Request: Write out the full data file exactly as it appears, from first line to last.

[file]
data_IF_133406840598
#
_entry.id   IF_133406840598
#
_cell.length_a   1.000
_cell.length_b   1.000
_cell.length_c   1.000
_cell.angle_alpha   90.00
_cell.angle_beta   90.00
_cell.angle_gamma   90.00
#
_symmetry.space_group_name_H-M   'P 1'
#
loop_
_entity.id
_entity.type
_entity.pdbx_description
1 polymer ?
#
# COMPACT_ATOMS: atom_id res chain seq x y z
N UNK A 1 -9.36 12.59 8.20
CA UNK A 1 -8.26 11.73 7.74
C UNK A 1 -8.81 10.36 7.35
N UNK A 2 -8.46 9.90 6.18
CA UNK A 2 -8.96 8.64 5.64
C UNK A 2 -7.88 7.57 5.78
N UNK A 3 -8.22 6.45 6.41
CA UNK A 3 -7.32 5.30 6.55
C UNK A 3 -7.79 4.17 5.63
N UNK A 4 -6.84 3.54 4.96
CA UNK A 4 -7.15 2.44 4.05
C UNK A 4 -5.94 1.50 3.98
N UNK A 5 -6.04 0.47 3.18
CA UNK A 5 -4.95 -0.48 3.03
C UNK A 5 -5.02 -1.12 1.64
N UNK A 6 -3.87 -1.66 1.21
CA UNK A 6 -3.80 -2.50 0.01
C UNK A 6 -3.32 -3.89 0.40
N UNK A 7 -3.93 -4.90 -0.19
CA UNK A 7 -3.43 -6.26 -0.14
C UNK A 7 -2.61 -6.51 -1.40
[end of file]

data_IF_133406840598
#
_entry.id   IF_133406840598
#
_cell.length_a   1.000
_cell.length_b   1.000
_cell.length_c   1.000
_cell.angle_alpha   90.00
_cell.angle_beta   90.00
_cell.angle_gamma   90.00
#
_symmetry.space_group_name_H-M   'P 1'
#
loop_
_entity.id
_entity.type
_entity.pdbx_description
1 polymer ?
#
# COMPACT_ATOMS: atom_id res chain seq x y z
N UNK A 1 -9.36 12.59 8.20
CA UNK A 1 -8.26 11.73 7.74
C UNK A 1 -8.81 10.36 7.35
N UNK A 2 -8.46 9.90 6.18
CA UNK A 2 -8.96 8.64 5.64
C UNK A 2 -7.88 7.57 5.78
N UNK A 3 -8.22 6.45 6.41
CA UNK A 3 -7.32 5.30 6.55
C UNK A 3 -7.79 4.17 5.63
N UNK A 4 -6.84 3.54 4.96
CA UNK A 4 -7.15 2.44 4.05
C UNK A 4 -5.94 1.50 3.98
N UNK A 5 -6.04 0.47 3.18
CA UNK A 5 -4.95 -0.48 3.03
C UNK A 5 -5.02 -1.12 1.64
N UNK A 6 -3.87 -1.66 1.21
CA UNK A 6 -3.80 -2.50 0.01
C UNK A 6 -3.32 -3.89 0.40
N UNK A 7 -3.93 -4.90 -0.19
CA UNK A 7 -3.43 -6.26 -0.14
C UNK A 7 -2.61 -6.51 -1.40